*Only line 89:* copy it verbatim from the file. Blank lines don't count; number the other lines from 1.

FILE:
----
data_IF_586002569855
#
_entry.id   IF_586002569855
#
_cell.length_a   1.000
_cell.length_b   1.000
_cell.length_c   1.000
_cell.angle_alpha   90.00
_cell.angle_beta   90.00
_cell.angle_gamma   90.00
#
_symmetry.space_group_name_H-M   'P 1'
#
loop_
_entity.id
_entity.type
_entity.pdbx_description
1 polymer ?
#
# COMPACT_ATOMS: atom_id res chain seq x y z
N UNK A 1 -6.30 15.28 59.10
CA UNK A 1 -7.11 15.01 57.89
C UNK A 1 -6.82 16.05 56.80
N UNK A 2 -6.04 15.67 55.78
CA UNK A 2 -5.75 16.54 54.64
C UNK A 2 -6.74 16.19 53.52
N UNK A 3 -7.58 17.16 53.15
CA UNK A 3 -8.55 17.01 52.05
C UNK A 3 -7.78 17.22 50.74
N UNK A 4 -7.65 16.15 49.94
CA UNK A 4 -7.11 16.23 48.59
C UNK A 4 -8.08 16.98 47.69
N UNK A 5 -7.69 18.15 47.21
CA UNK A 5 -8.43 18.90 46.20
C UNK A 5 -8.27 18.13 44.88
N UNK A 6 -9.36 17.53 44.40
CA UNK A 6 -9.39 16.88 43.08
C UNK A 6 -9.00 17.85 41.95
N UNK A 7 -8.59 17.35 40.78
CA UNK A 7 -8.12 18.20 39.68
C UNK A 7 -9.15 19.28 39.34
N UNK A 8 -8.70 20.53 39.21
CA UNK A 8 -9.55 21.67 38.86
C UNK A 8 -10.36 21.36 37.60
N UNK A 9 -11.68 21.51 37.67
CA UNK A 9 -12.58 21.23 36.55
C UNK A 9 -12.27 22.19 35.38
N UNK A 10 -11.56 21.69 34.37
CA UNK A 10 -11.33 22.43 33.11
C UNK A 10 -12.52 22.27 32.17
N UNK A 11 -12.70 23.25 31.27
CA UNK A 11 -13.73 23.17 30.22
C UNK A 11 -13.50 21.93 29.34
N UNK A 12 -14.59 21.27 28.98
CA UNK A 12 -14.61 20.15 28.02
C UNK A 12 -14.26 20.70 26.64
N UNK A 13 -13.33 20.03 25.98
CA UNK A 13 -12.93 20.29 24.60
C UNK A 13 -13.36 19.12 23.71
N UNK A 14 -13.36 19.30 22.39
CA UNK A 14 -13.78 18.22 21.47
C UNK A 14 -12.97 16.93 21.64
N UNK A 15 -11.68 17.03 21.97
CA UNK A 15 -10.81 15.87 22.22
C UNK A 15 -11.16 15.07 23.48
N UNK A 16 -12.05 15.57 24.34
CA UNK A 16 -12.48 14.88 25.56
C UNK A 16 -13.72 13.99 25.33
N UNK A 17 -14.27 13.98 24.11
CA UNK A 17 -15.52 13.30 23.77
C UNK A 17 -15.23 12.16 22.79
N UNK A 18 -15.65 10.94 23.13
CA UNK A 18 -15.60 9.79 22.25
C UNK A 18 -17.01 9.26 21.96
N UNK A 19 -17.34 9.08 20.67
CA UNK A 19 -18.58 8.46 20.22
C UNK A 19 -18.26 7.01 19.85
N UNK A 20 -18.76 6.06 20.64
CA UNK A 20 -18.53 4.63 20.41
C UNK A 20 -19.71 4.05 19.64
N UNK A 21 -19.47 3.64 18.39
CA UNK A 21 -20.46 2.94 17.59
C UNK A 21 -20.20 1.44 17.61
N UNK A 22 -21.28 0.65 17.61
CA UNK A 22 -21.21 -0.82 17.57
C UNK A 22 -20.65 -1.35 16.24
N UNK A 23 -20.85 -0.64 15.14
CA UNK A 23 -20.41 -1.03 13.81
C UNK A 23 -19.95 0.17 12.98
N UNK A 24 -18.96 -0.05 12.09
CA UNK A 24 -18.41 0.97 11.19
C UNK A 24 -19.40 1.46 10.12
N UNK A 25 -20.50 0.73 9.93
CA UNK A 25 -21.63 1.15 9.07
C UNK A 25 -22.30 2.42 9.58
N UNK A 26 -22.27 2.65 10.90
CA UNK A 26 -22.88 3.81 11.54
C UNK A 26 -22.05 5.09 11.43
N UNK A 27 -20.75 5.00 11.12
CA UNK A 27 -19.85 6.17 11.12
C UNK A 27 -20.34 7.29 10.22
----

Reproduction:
C UNK A 23 -19.95 0.17 12.98